Anyone who’s ever tried to make their own soap is familiar with the capriciousness of soap. We might call it a science (and there’s plenty that’s scientific about saponification), but sometimes the soap has a mind of its own. You can do everything right and still end up with a weird batch. Perhaps it’s a new brand of some ingredient or perhaps it’s just a different temperature in your house … you can’t control everything.
Well, I made a batch of Rose Garden soap awhile back and it was UGLY. Crumbly and moist and just plain horrible. The smell was wonderful, but the texture was all off. Now I’m all for letting natural soaps be natural, but these were gross:
Really Ugly Soap
I’d never really had great luck “saving” soap before. It’s called rebatching, and while some people use it as their primary method of making soap with fancy ingredients, most of us dread having to do it because it means something went horribly wrong. I’ve tried several techniques that promised to take the guesswork out of it (boil in a bag, crockpot, etc.) and, of course, none of them ever worked.
This was a big enough batch of ruined soap that I figured it would be worth the extra effort to try rebatching it the traditional way. How? By chopping it into tiny pieces (not hard because it was already crumbling):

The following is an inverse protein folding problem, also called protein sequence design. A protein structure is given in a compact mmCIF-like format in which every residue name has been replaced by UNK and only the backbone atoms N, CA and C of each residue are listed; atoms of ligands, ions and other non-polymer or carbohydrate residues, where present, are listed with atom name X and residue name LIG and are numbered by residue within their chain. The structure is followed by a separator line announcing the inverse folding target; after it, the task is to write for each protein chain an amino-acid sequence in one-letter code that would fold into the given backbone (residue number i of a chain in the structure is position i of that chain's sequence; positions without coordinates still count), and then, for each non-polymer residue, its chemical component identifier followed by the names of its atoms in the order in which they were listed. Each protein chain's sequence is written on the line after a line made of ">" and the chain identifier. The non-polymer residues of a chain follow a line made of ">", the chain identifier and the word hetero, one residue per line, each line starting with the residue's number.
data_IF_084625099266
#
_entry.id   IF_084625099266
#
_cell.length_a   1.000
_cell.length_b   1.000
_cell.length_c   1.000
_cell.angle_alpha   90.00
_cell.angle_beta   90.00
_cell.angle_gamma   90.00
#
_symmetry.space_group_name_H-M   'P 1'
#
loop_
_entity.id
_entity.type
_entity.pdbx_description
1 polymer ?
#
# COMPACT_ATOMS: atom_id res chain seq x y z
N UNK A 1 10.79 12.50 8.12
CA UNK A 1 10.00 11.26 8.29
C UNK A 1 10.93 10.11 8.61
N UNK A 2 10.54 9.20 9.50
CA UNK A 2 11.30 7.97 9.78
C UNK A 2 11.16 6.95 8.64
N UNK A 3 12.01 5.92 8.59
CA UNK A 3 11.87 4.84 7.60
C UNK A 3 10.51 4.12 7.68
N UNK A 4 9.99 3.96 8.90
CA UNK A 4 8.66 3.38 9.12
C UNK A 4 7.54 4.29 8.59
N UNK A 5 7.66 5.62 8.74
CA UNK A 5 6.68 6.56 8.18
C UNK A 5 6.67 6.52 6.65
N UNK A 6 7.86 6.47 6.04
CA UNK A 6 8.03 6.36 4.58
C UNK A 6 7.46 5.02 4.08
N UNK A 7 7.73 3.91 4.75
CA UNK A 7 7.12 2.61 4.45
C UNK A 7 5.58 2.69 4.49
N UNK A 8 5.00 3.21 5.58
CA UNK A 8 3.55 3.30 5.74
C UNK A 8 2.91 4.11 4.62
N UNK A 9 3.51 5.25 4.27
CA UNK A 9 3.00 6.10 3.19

Small Soap Chunks
And even more soap chunks …
The goal is to expose as much of the surface of the soap as possible so that it will melt evenly. Some people use a grater, but I think that is excessively messy. I just chopped and diced like I was cutting herbs.
Next, I placed the chunks in my makeshift double boiler (a mixing bowl on top of a pot):
Since my soap was so new and fresh, it was still pretty moist. That meant I didn’t need to add much to help it re-liquify. I added about 1 T of soybean oil and, since I didn’t like the original color, 1 T of madder root powder to make it red. Some people swear by adding milk to the mix, others use just water or oil. I stuck with oil this time.
As you can see, it started to melt after the first 15 minutes:
Partially melted …
And then after another 10 minutes of stirring, it really got melty:
Almost completely melted back to a pourable state!
Since I was already experimenting, and since my mixing bowl could only hold about a third of the soap crumbles at a time, I decided to try playing around with color layers. The first batch got 1 T of madder root powder. The second batch got 1/2 T of matter root powder. The final batch didn’t get any madder root powder. I poured each newly melted batch on top of the previous one.
I don’t know how easy it is to distinguish the top two layers in this pictures, but here’s an idea of the finished product:
Layered Soap with Chunks
As you can see, I left some of the crumbles whole in the melted second and third batches for even more variety. I think, in part, this was all inspired by my recent trip to the Grand Canyon. To me, the layers in the soap make me think of the different layers of rocks and geological time that you can see along the canyon walls … they’re even the same colors!
All in all, a very successful rebatch! The soaps always smelled great and now they look great too! I’m definitely going to try this layering technique again … oooooh the possibilities!